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Guide to the CA Pay Transparency Law

Starting Jan 1, 2023, employees of qualifying companies in CA have the right to see a pay band for their respective jobs.
Trying to understand the new ? We’ve got you covered with Homebrew’s Guide to the CA Pay Transparency Law.
Note: As always, this is a working document and we welcome your feedback. For more general information on Pay Transparency, please see . Please reach out to with comments or questions.
As a founder or talent leader, what do I need to know?

TL;DR Existing employees now have the right to see a pay band for their respective jobs.

Important details
The law will take effect January 1, 2023
This new law only applies to companies with 15+ employees who are based in CA.
The range is what the company provides based on comp benchmark data (Radford, Pave, Salary.com).
The law states that the employers must provide, upon an employee's request, the pay scale for the employee's current position. The legislation states that the job posting must include a range that the employer reasonably expects to pay for the position.
A few notes from Homebrew
Best practice is to avoid significantly broad ranges (especially at the higher end) unless the company is prepared to pay the higher end.
This data will not be posted publicly. It is only for internal purposes and needs to be accessible by all current employees.
Do other states that have a similar law? Yes, here’s a
. For specific information on a state, refer to the website.
The law does not address whether nationwide job postings must comply if the opening could be filled by someone in California. This is a contrast to the Colorado law.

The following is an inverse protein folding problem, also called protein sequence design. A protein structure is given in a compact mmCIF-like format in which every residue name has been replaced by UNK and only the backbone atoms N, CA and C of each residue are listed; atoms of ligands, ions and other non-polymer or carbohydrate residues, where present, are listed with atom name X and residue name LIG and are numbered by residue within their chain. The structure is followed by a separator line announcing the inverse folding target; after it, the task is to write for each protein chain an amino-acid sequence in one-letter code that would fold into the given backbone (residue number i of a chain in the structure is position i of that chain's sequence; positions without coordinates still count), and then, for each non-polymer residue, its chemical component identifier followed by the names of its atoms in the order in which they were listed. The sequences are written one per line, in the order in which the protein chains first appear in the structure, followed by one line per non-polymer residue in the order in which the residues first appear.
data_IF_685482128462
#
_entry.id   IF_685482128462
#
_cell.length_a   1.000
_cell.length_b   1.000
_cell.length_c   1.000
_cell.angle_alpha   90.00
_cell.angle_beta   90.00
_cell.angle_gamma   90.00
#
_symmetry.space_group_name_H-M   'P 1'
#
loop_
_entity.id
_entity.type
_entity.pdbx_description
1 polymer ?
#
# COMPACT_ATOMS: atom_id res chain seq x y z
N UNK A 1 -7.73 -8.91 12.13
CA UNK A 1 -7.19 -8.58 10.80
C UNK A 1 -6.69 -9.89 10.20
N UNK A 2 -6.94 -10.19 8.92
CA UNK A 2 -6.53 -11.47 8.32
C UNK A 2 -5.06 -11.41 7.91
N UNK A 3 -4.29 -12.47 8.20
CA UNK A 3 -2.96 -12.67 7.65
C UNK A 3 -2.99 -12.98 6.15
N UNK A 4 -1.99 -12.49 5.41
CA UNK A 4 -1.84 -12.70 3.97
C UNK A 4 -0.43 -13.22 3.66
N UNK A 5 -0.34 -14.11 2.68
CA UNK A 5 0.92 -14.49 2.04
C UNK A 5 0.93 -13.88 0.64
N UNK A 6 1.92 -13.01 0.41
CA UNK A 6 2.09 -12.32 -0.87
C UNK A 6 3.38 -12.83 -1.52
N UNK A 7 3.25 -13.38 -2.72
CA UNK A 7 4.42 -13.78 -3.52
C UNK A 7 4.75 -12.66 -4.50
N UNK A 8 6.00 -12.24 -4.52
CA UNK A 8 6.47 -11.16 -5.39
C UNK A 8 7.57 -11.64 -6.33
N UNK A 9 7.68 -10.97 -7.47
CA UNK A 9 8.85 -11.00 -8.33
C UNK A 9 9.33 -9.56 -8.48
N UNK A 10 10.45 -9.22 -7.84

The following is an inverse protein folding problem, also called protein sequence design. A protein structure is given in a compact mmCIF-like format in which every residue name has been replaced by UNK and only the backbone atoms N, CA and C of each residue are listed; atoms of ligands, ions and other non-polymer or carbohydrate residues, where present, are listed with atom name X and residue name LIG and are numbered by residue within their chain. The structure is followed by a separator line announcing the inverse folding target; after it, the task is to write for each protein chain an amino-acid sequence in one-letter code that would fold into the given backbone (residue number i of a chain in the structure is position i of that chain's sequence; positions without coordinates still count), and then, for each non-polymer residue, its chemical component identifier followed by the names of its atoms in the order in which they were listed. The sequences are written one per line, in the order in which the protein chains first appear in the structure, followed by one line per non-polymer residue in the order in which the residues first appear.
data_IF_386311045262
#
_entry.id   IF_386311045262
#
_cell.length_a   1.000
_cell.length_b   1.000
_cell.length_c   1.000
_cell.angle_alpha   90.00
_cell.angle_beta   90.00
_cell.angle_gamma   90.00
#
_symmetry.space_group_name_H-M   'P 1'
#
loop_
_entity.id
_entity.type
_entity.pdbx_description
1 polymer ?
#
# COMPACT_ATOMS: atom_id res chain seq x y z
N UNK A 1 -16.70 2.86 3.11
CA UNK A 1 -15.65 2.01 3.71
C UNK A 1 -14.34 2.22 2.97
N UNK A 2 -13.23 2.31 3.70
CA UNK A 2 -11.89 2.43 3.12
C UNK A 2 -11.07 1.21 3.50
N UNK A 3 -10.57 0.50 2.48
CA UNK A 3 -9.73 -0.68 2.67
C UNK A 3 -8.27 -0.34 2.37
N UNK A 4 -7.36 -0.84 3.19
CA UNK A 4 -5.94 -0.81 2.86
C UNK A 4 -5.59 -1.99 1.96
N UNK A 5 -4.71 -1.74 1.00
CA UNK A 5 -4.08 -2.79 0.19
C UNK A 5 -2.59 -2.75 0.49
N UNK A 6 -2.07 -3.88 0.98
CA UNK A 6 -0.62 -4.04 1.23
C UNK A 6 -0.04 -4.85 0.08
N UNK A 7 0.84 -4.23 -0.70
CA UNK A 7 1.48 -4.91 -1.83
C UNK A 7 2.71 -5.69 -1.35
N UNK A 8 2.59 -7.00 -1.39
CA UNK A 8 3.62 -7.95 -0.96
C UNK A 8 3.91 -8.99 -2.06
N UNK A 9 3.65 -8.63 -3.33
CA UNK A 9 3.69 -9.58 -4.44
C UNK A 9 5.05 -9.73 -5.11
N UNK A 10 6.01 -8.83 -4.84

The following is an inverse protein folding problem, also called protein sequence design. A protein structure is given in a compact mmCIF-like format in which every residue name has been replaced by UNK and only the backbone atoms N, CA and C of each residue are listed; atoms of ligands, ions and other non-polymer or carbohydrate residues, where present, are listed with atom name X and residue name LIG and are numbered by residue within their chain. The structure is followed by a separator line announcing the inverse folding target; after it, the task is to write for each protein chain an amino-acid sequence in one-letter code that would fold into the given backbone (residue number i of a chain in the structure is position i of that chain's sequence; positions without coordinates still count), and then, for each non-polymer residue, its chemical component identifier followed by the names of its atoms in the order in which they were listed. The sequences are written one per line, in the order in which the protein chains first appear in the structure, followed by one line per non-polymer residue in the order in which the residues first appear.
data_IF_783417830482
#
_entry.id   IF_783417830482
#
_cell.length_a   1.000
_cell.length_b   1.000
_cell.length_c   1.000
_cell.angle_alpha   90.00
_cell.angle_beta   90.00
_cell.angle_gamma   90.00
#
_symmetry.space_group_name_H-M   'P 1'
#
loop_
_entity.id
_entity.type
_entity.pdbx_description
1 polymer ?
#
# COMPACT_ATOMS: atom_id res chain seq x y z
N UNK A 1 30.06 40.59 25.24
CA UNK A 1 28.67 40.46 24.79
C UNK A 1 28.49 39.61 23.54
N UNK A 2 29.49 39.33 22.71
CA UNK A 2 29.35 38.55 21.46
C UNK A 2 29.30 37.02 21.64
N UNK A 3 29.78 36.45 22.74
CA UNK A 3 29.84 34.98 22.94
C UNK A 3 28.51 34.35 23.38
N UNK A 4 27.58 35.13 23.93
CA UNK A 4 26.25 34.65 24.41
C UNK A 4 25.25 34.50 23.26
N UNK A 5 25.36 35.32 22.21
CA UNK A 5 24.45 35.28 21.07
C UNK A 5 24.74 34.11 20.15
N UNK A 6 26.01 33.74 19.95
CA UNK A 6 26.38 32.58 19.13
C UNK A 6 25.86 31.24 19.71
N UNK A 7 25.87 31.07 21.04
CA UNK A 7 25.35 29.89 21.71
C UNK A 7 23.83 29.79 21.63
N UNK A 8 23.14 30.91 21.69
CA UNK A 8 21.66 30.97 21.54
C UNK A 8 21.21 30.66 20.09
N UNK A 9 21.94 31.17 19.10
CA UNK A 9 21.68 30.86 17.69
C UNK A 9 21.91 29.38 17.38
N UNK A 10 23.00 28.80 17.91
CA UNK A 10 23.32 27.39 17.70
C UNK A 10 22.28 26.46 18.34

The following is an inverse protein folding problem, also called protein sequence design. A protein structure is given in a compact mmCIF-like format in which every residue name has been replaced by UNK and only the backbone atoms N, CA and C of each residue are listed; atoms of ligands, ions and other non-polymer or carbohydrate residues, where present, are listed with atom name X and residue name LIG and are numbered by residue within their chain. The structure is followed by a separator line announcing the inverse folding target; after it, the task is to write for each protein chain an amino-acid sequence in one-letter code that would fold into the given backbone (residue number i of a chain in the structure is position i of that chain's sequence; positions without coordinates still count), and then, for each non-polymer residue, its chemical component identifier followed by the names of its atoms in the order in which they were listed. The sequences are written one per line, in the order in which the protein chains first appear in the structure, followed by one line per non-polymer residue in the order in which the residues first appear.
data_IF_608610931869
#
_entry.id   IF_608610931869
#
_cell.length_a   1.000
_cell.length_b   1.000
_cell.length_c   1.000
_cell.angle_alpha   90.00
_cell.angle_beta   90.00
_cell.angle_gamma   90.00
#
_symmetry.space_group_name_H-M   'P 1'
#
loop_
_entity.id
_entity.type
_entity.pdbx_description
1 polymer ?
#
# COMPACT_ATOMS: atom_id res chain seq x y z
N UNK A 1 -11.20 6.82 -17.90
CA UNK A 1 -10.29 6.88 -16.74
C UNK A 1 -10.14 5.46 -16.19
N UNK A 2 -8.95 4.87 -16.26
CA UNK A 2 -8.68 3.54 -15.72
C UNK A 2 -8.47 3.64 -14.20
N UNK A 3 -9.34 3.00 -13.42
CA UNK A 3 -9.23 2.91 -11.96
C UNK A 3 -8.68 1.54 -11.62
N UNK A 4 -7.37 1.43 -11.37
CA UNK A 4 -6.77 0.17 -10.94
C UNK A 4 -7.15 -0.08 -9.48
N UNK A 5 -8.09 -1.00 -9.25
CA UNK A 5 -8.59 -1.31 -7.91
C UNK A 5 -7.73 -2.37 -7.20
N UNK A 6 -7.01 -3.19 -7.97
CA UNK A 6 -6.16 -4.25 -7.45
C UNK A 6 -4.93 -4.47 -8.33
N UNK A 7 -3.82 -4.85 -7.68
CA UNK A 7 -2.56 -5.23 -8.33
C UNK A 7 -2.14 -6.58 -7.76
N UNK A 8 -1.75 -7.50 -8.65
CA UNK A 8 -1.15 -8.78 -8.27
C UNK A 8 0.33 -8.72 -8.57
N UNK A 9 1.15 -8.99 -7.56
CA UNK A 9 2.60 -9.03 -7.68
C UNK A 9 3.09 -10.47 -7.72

The New York law will take effect November 2022. CA companies should review and take note how companies in New York are drafting job postings ahead of the January 2023 effective date in California.

What about contract workers?
If you employ 100+ individuals who came from third-party staffing agencies (W-2 contractors), you are now required to submit pay data reports to the California Civil Rights Agency for those workers, broken down by gender, race and ethnicity.
What are the pros of this new law?
Minimize wage discrimination based on gender and race. The US Census Bureau has estimated that women earn for every dollar earned by a man, and the gap widens for many women of color.
Salary transparency can protect against gender and racial bias. How? Well, if you think certain people are better negotiators, does this mean they should get paid more for the job at hand? No, it just means they are better negotiators.
Boost employee morale. People know their worth and they feel empowered.
Establish trust. People feel trusted when they are given information. Trust leads to greater engagement which helps improve retention.
Salary data can be used as a recruiting tool for benchmarking against other companies.
Are there downsides?
Information can be dangerous if used out of context. If employees have access to information they don’t fully understand, they may make incorrect assumptions.
If context isn’t provided regarding the “why” (nuances of roles and job families) people will be confused, frustrated and angry. The actual numbers aren’t the issue at this point. It is the lack of understanding regarding how the company came up with the numbers.
Summary
We hope this new law helps create a more equitable workplace. The law is open to interpretation on some level and more questions and guidance will come after the law has gone into effect. We recommend consulting an employment lawyer for questions around interpretation of this new law. For more general information on Pay Transparency, please refer to .

Resources

Thank you to and for your contributions to this guide.
Updated: 11.15.22
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